Because trauma so profoundly modifies the universal or shared structure of temporality, the traumatized person quite literally lives in another kind of reality, an experiential world felt to be incommensurable with those of others. This felt incommensurability contributes to a profound sense of alienation and estrangement from other human beings.
Because we are limited, finite, mortal beings, vulnerability to trauma is a necessary and universal feature of our human condition. Suffering, injury, illness, death, heartbreak, loss--these are possibilities that define our existence and loom as constant threats. To be human is to be excruciatingly vulnerable.
People often remain endlessly in unhappy, abusive, or depriving relationships by blaming their suffering on their own shortcomings, their not having “gotten it right” yet. Such an interpretive pattern can keep someone futilely trying to get it right forever.
When we dwell with others’ unendurable pain, their shattered emotional worlds are enabled to shine with a kind of sacredness that calls forth an understanding and caring engagement within which traumatized states can be gradually transformed into bearable painful feelings that can be seamlessly and constitutively integrated into whom one experiences oneself as being.
Sarah Stark’s novel, "Out There," contains rich and valuable descriptions of the essential features of emotional trauma in general and of combat-related trauma in particular--the shattering of innocence, the disruption of temporality, the alienation and estrangement, and the longing for a sibling in the same darkness.
In the course of describing his experience of grief, Julian Barnes fleshes out in excruciating detail how traumatic loss entails the collapse of one’s world, a reconfiguring of time and space, a sense of profound estrangement from those who are not grief-stricken, and the dread of a second loss that impends with the passage of time—the fading of memory of the lost beloved.
In perceptual accommodation, I see myself (and you) the way you see me (and yourself), in order to secure a needed bond with you. My subjective reality is unconsciously surrendered and is usurped by yours.
Most often the term finitude is used to denote our temporal limitedness—our mortality. But the term can be seen to encompass all the ways in which finite human existing is limited, and they all can be sources of emotional trauma.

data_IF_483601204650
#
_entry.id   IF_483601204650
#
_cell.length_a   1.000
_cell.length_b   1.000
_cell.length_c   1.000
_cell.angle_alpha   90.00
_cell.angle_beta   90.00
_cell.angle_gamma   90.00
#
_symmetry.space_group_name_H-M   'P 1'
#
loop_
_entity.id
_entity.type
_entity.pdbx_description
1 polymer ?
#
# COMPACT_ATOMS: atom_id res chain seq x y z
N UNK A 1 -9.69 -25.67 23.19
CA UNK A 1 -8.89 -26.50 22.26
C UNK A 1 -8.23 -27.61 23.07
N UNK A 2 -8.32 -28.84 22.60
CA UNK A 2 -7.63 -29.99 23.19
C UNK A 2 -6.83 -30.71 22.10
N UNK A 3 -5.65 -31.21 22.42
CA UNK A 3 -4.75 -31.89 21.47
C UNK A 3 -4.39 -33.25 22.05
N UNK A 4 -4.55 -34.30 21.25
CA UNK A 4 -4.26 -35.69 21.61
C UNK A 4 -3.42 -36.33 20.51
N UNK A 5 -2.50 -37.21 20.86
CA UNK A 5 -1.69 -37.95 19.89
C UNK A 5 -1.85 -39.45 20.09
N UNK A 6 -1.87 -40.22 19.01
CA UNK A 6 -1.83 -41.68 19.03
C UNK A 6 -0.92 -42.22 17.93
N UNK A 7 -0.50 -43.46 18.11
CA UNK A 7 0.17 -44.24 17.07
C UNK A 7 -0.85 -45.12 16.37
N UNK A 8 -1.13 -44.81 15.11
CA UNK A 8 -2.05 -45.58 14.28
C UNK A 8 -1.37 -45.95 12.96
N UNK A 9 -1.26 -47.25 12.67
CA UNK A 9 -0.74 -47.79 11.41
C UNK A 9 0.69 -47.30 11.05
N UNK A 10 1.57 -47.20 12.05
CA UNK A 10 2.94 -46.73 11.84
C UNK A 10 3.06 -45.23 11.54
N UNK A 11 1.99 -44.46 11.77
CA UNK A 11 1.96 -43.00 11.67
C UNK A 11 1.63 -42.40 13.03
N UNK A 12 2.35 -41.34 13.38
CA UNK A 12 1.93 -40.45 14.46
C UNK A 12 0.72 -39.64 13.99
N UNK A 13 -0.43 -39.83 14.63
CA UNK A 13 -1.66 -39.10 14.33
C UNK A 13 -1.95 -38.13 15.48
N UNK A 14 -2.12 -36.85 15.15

In the experiencing of authentic temporality, the whole structure of human existence has to be brought into view—namely, that it is authentically intelligible only in terms of its stretching along between birth and the possibility of death, between two abysses of nothingness.
For both Martin Heidegger and Ludwig Wittgenstein, the purpose of philosophical concepts is to point us toward the path of transformation rather than to explain. Both philosophers seek to expose the illusions, sedimented in linguistic practices, that cover up our finitude and context-embeddedness.
Throughout the rest of their lives, those who have been traumatized encounter what I call “portkeys” that transport them again and again back to the original experiences of trauma, so that time is felt to be circular rather than linear.
It is from the horror of the doomsday scenario posed by climate change that the minimizers and scoffers turn away. Ironically, in turning away from the extreme dangers of climate change, we contribute to the coming to be of the horrifying catastrophe we are evading. We must face up to our apocalyptic anxiety before it is too late for the survival of future generations.
Denise Levertov’s poem, “Talking to Grief,” captures beautifully the process whereby grief (and other traumatic emotions), in finding a welcoming home in which to dwell, can become truly one’s own—i.e., can become seamlessly and constitutively woven into the fabric of whom one experiences oneself as being.
In feeling ashamed we feel exposed as inherently flawed or defective before the gaze of a viewing, judging other. In shame, we are held hostage by the eyes of others; we belong, not to ourselves, but to them. In that sense, shame is indicative of an inauthentic or unowned way of existing.
"Death takes from us not only some particular life within the world, some moment that belongs to us, but, each time, without limit, someone through whom the world, and first of all our own world, will have opened up."
Experiences of emotional trauma become freeze-framed into an eternal present in which we remain forever trapped, or to which we are condemned to be perpetually returned through the portkeys supplied by life’s slings and arrows.
Although the possibility of emotional trauma is ever present, so too is the possibility of forming bonds of deep emotional understanding within which the devastating emotional pain built in to our finite human existing can be held, endured, and eventually integrated.